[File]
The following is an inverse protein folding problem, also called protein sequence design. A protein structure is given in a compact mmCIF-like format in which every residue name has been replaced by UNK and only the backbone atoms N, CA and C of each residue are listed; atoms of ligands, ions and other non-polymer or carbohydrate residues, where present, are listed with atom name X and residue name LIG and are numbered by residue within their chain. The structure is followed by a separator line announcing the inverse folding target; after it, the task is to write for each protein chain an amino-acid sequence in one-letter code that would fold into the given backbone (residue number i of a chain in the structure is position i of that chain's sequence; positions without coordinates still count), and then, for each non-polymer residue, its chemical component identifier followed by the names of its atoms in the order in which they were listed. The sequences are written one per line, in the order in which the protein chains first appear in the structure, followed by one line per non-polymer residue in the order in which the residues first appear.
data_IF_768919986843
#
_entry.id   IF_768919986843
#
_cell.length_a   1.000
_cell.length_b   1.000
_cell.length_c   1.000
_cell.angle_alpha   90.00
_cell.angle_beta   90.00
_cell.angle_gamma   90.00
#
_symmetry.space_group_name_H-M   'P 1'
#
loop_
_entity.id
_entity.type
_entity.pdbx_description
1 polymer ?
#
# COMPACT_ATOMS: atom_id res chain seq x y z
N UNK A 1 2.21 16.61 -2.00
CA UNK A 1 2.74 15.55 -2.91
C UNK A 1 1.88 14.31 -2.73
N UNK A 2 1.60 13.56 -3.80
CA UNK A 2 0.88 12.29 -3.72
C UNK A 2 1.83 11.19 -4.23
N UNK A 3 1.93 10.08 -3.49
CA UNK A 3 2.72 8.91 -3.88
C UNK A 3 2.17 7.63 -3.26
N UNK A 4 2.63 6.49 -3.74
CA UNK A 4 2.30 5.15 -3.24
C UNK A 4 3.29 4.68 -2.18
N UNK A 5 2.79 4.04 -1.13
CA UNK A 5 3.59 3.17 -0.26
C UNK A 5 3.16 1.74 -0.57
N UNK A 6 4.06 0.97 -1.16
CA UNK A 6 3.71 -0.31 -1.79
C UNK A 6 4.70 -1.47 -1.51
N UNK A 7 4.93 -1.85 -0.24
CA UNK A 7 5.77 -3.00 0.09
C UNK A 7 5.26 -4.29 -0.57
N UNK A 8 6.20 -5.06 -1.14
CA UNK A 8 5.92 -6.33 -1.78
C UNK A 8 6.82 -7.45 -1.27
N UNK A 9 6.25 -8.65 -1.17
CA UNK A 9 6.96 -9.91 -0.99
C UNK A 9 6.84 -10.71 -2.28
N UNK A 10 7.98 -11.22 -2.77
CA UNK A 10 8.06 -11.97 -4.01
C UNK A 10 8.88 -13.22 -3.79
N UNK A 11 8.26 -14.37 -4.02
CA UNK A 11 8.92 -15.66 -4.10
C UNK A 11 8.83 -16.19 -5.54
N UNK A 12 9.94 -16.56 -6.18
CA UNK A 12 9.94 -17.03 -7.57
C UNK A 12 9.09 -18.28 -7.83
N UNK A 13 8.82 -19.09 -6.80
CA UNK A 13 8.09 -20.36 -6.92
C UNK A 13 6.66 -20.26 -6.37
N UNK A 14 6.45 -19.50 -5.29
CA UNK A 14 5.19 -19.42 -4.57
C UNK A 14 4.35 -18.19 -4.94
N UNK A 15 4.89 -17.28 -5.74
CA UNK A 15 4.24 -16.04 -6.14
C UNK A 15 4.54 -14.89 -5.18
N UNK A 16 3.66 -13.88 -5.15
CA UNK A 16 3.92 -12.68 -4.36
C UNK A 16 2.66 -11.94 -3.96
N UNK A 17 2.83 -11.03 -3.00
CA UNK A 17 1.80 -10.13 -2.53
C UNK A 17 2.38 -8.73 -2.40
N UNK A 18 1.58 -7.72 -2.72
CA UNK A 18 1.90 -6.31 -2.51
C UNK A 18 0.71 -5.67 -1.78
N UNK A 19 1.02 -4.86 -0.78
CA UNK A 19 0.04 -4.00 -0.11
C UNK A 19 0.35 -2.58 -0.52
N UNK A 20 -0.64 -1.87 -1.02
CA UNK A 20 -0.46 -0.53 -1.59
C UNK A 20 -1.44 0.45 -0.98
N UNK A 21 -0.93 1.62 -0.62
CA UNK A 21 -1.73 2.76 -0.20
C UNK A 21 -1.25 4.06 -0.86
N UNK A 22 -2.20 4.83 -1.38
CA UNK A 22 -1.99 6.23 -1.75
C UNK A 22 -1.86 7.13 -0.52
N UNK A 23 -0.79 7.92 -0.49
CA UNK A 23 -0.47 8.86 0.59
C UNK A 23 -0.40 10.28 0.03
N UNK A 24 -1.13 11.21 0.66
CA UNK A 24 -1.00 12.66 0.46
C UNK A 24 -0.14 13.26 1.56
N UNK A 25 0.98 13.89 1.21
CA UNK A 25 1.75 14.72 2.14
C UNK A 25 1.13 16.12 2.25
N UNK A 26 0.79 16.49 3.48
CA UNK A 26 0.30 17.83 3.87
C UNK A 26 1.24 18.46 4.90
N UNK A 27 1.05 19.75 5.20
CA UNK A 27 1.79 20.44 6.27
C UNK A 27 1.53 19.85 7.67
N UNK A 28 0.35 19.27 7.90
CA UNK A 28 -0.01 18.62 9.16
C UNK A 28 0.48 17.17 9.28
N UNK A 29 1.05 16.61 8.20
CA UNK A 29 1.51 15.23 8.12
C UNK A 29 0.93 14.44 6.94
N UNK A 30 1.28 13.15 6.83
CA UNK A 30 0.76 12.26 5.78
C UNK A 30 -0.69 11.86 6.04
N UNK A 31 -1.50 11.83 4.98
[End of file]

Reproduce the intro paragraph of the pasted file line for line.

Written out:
The following is an inverse protein folding problem, also called protein sequence design. A protein structure is given in a compact mmCIF-like format in which every residue name has been replaced by UNK and only the backbone atoms N, CA and C of each residue are listed; atoms of ligands, ions and other non-polymer or carbohydrate residues, where present, are listed with atom name X and residue name LIG and are numbered by residue within their chain. The structure is followed by a separator line announcing the inverse folding target; after it, the task is to write for each protein chain an amino-acid sequence in one-letter code that would fold into the given backbone (residue number i of a chain in the structure is position i of that chain's sequence; positions without coordinates still count), and then, for each non-polymer residue, its chemical component identifier followed by the names of its atoms in the order in which they were listed. The sequences are written one per line, in the order in which the protein chains first appear in the structure, followed by one line per non-polymer residue in the order in which the residues first appear.